Seven proposals to promote sustainable mobility

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A new investment plan, single title, time dispatch… The Group of authorities responsible for transport (Gart) presents its proposals to the candidates for the presidential elections to promote mobility.

In 2019, just before the health crisis, 73% of French people said they regularly used public transport. Based on this observation, the Group of authorities responsible for transport announces, a few days before the presidential elections, seven proposals to encourage sustainable daily mobility.

The Gart recalls first of all that a massive financial commitment by the State is essential to support the deployment of clean mobility. The State has launched four calls for projects since 2008 for the development of exclusive rail public transport lines and multimodal exchange centers in mainland France and abroad. However, for the Groupement, this support is “far from being sufficient to fulfill the strong ambitions of the Mobility Organizing Authority (MOA)”.

In this context, the Gart recommends that the State mobilize 5,000 million euros in the next 5 years, through various calls for specific projects to “distribute funding better according to need” AOM. This investment plan will be divided into an allocation of 3,000 million euros to develop the mobility offer, including active mobility, and 2,000 million euros over 5 years for the reconversion of the entire vehicle fleet to lower emission materials.

Reduce VAT to 5.5%

“By increasing the VAT rate on public transport to 7% in 2012, then to 10% in 2014, the State caused the public transport authorities to lose 250 million euros in annual resources”, laments the Gart. To increase the investment capacity of the AOMs, the group proposes to restore VAT to 5.5% on daily public transport.

This measure would provide funding margins to continue infrastructure investments, without any increase in user fees or additional contributions from employers or local budgets.

Transformation of grants into cash advances

The third proposal refers to the transformation of subsidies into cash advances paid in the context of the health crisis. To compensate for the loss of revenue from the AOM fees, the State had established reimbursable advances through zero-rate loans. but with help “remains below pre-crisis figures”reimbursement of these advance payments that include a clause of “return to better fortune” could pose a financial problem for AOMs.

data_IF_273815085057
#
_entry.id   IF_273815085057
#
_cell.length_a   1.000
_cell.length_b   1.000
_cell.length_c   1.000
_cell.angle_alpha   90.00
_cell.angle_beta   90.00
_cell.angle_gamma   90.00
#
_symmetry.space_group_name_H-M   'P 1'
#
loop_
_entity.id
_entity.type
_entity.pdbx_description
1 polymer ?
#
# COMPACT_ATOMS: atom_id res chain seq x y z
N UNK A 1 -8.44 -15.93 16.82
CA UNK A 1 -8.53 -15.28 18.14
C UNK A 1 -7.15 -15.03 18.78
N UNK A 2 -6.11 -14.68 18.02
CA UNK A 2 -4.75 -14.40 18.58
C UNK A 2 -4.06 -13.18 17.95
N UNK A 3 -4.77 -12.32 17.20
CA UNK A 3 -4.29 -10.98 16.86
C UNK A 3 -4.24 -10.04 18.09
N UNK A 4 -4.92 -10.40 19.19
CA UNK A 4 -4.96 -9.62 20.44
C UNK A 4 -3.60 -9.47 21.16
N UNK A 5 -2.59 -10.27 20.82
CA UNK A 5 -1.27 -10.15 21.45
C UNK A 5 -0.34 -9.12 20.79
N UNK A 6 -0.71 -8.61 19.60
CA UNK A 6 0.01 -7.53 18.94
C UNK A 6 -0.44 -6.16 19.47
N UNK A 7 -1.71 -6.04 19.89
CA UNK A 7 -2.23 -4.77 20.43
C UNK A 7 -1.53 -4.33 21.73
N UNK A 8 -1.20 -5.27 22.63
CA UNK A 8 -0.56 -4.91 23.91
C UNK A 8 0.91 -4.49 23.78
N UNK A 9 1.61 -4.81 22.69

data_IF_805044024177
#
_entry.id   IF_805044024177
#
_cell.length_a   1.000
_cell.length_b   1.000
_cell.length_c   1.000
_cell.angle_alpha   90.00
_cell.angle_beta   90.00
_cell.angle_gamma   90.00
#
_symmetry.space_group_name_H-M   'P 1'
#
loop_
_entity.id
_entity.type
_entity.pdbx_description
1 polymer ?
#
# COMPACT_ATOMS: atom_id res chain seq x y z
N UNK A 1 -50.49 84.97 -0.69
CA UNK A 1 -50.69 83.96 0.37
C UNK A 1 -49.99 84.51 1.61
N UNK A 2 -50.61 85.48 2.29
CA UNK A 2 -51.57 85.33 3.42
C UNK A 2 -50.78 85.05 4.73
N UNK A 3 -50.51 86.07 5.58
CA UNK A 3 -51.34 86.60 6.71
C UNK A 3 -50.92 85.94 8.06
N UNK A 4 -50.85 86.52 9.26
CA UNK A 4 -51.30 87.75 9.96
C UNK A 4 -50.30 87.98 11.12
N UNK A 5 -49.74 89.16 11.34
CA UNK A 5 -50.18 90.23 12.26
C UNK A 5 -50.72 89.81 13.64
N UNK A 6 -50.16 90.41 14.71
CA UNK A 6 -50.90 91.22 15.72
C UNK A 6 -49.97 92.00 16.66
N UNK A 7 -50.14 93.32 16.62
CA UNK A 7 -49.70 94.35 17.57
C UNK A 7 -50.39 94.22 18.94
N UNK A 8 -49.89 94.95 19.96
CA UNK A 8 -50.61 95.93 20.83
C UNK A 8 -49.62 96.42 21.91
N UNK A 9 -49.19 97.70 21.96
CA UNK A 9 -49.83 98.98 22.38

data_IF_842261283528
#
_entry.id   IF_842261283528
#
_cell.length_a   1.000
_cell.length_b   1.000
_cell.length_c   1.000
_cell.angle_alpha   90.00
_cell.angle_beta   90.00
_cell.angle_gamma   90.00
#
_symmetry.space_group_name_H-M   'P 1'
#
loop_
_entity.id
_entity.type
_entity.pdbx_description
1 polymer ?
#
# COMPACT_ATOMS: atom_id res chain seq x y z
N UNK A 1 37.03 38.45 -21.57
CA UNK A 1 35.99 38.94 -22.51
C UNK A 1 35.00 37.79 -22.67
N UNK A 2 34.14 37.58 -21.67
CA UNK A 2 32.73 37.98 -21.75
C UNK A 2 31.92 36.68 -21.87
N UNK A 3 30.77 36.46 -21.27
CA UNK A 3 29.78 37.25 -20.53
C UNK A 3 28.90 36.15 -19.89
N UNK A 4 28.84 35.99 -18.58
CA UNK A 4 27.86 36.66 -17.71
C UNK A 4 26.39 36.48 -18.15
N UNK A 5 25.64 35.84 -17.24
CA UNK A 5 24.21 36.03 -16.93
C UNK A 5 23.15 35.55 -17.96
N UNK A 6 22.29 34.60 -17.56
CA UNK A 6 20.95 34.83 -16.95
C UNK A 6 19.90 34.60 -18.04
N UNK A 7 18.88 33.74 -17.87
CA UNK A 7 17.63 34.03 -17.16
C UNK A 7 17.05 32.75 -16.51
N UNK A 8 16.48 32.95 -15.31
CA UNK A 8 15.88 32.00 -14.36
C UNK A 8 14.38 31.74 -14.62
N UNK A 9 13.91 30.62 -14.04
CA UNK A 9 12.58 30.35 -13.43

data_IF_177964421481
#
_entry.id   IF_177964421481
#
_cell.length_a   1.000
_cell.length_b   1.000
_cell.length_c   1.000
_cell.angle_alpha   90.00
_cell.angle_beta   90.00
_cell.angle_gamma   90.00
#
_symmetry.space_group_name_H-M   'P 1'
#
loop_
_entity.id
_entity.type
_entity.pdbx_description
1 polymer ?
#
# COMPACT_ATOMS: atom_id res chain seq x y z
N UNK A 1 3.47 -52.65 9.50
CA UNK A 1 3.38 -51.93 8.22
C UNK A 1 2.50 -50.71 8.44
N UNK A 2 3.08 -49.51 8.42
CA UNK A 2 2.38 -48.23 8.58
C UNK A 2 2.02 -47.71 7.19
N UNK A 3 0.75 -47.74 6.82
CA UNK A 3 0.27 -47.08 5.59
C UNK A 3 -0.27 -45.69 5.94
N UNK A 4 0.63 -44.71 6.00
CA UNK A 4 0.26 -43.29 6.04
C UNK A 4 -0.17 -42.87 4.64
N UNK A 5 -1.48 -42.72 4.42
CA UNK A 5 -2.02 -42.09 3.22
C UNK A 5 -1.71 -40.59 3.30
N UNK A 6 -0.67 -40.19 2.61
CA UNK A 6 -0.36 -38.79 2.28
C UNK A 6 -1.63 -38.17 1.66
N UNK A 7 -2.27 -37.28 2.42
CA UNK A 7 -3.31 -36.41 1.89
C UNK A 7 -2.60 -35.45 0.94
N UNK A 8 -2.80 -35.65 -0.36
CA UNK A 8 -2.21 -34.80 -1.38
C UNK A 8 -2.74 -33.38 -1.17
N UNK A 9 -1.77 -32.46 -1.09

So that the AOMs can continue with their investments to make their transport network even more attractive, the essential public support would therefore go through the transformation of the reimbursable advances into subsidies. What “It would allow to obtain more substantial aid for daily mobility, something forgotten in the recovery plan”.

In addition, it recommends guaranteeing the sustainability of mobility payments. This questioned production tax continues to be a pillar of the French economic model of urban mobility that has made it possible to finance 9,000 million euros in 2021 for urban transport. “Its withdrawal or replacement by another less adequate resource would call into question the very existence of urban transport networks in the different territories and the collapse of the economic model”alert the group.

A single ticket for all forms of mobility

To allow the French an easier access to the entire public mobility offer, the Gart proposes the development of a single pass, already available in Switzerland. This title would be available on a single platform, developed under the aegis of the State. Thus, users could buy, keep their tickets, be accompanied and guided in real time with route calculation functions, service offerings and traffic forecasting.

To improve the public transport service, the group also recommends the creation of a “time office” at the national level and decentralized at the departmental or regional level. This would make it possible to smooth the use of road and transport networks throughout the day, optimize human and material resources, and improve urban congestion problems through shared mobility solutions.

Integrating BioNGV in very low emission energies

Gart’s seventh and last proposal refers to the integration of BioNGV from methanation in very low emission energies, in the same way as electricity and hydrogen. This exclusion of BioNGV raises the issue of investments initiated by AOMs finding themselves with BioNGV fleets that must already evolve to hydrogen and electricity to comply with regulations.

It is about rethinking “the qualification criteria for the EURO categories, to consider characteristics other than greenhouse gas emissions” to facilitate and accelerate the greening of fleets, “even temporarily” especially for smaller AOMs.

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